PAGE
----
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Last Updated:7/7/05
Speech by Rep. Ike Skelton (D-Missouri), June 28, 2005

   Mr. McGOVERN. Mr. Speaker, I yield 3 minutes to the gentleman from Missouri (Mr. Skelton), the ranking Democrat on the Committee on Armed Services.

   Mr. SKELTON. Mr. Chairman, I thank the gentleman and I compliment my friend and colleague, the gentleman from Massachusetts (Mr. McGovern) for this amendment, which is also co-sponsored by the gentlewoman from Minnesota (Ms. McCollum) and the gentleman from Kansas (Mr. Moore).

   This amendment is important because it will force this body to look hard at American policy in Colombia. Since Congress began funding support in Colombia under the Plan Colombia in fiscal year 2000, we have spent approximately $4.5 billion in counterdrug and military support. That is a lot of money, a lot of money under any circumstance, and it is certainly at a time when we are fighting two wars elsewhere.

   Given the magnitude of what we have spent and the fact that Plan Colombia will expire this year, we should be asking some really tough questions. Such as, is the amount of money spent in line with the benefits to the United States and to our national security, and are the Colombians doing enough to provide for their own security?

   Funding for Colombia was initiated in order to stem the flow of drugs to our country. Yet, the United Nations figures show that decreases in cultivation in Colombia have been more than matched elsewhere in that region. There has been no decrease in drugs coming into the United States.

   Funding was also intended to promote peace in Colombia. Certainly on that front, there is some progress. I believe President Uribe is trying to do the very right thing for his country, and we should support his efforts, which we are. The question is whether we should support it at the cost at a time when our military and our foreign aid dollars, our defense dollars are spread so thin across the globe.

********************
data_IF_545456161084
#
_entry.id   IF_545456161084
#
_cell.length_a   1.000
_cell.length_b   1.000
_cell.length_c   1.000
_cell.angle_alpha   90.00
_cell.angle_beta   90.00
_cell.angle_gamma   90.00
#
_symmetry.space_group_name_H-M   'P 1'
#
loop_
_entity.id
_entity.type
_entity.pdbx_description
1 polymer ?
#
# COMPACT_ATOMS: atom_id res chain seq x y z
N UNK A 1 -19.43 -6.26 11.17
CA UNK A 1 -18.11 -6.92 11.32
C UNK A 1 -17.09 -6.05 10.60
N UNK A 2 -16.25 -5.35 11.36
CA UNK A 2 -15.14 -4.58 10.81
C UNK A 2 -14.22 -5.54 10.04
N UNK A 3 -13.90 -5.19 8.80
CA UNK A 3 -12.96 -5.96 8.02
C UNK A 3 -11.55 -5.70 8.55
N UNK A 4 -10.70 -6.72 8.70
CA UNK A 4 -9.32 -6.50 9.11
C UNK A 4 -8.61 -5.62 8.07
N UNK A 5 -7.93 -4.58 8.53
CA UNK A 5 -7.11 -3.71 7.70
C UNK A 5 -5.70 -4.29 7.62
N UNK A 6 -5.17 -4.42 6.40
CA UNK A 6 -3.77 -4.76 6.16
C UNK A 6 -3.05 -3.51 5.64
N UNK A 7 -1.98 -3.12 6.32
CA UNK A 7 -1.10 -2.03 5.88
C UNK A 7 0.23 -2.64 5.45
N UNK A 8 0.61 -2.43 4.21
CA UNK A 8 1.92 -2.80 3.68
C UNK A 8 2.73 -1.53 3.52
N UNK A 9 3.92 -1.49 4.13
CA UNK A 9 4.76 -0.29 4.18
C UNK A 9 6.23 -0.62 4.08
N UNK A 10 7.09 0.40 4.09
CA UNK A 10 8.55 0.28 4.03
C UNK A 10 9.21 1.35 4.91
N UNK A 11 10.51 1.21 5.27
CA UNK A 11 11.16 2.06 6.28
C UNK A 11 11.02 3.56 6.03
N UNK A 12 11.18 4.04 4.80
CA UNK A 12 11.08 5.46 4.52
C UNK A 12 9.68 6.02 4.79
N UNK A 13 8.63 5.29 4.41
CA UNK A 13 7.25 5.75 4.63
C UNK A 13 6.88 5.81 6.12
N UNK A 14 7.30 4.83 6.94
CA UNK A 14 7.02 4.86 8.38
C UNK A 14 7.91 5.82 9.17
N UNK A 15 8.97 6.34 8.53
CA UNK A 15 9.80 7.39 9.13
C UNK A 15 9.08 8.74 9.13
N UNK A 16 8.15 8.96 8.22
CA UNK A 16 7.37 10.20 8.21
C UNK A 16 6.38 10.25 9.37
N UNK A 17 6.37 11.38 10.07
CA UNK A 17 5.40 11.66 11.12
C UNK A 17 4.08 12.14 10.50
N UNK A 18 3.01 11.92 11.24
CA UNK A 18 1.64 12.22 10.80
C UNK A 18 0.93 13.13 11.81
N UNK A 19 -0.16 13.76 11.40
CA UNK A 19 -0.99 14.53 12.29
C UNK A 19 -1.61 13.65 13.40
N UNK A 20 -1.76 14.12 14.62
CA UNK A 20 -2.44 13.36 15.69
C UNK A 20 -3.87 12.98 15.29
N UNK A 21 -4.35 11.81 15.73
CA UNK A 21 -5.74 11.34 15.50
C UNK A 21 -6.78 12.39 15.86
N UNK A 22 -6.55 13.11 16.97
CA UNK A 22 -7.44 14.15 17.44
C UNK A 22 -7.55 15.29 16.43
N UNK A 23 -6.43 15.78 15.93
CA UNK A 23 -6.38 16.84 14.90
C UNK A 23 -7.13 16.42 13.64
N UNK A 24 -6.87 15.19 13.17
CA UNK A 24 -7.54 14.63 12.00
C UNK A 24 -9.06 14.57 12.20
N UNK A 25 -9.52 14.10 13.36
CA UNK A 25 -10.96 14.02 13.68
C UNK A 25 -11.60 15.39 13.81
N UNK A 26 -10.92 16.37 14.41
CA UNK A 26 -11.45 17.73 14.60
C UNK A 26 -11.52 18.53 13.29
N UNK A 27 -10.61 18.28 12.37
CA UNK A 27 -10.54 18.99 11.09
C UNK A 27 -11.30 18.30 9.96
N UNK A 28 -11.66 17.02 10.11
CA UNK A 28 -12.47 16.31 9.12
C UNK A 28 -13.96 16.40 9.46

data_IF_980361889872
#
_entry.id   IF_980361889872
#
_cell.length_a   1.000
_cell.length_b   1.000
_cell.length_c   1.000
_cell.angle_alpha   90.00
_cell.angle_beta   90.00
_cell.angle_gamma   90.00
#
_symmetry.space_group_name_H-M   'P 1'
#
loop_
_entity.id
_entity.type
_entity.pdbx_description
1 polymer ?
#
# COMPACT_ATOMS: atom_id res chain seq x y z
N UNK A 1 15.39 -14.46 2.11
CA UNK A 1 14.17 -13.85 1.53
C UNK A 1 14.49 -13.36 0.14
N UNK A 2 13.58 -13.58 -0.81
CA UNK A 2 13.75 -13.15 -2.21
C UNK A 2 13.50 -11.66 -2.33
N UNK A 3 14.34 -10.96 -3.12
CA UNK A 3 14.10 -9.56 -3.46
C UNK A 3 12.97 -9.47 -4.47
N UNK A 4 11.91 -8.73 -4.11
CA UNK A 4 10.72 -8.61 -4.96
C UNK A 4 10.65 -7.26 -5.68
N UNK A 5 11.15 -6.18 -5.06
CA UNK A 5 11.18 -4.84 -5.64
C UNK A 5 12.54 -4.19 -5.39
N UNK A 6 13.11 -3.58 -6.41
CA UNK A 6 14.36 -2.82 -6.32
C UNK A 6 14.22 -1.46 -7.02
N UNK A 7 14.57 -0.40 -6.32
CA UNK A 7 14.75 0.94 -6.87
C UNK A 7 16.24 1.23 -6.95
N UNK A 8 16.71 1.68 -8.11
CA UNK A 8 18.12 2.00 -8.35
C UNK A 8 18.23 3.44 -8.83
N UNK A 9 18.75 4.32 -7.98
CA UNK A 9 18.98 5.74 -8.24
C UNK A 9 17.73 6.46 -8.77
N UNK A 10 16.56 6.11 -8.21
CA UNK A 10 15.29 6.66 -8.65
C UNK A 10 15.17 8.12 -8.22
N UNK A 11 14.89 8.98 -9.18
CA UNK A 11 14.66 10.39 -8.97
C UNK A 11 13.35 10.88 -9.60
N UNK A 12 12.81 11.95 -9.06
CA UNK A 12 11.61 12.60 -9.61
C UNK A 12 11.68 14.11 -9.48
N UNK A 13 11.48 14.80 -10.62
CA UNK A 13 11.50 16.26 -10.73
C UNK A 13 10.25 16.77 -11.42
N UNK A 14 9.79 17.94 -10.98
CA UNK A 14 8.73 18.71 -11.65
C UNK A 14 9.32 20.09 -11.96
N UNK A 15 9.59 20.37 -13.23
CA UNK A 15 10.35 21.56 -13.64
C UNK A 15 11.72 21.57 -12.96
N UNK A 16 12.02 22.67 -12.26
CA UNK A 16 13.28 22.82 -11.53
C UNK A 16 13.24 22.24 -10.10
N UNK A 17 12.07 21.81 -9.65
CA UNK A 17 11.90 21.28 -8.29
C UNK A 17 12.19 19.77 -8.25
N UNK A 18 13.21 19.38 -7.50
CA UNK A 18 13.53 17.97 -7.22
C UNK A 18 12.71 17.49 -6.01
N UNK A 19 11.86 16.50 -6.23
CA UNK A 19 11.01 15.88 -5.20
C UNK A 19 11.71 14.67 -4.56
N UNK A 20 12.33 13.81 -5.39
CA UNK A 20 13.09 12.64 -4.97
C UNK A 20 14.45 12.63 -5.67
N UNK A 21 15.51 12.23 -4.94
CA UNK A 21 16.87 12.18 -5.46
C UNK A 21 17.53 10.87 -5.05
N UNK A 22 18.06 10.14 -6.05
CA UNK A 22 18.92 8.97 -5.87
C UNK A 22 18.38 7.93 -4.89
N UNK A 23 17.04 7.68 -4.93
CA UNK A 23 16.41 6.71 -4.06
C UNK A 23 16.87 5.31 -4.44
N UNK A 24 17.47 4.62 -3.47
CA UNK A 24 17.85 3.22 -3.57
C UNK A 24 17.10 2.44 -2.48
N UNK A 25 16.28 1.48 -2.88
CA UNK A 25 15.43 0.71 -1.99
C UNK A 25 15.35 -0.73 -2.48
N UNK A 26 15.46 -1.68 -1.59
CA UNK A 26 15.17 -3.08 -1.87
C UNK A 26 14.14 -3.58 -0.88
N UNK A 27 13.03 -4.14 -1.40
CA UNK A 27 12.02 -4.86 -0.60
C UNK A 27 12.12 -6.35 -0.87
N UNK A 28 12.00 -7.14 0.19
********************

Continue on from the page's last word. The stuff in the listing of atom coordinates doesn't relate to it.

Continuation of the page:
This amendment, Mr. Chairman, with this modest cut to overall aid to Colombia, should force a rethinking of our strategy in Colombia on whether we are achieving goals important to our own national security. At the same time, we need to ask whether the Colombians are doing all they can to provide for their own future security. Let me say that again. At the same time, we should ask whether the Colombians are doing all they can to provide for their own future security.

   Their tax revenue continues to be at very low levels. Fewer than 750,000 Colombians contribute to their national defense through the tax base of a population of 42 million. Many Colombians with high school educations continue to avoid military service. The Colombians should be taking on more of a responsibility for their own effort. This amendment does not cut all funding for Colombia. Far from it. But it does send a clear signal that the American dollars invested are not yielding the results we need to.

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   At a time when we are engaged in two wars globally, we must even be more careful about where we are spending our resources, our dollars. We must urge our colleagues to support the amendment. I compliment the gentleman from Massachusetts (Mr. McGovern).

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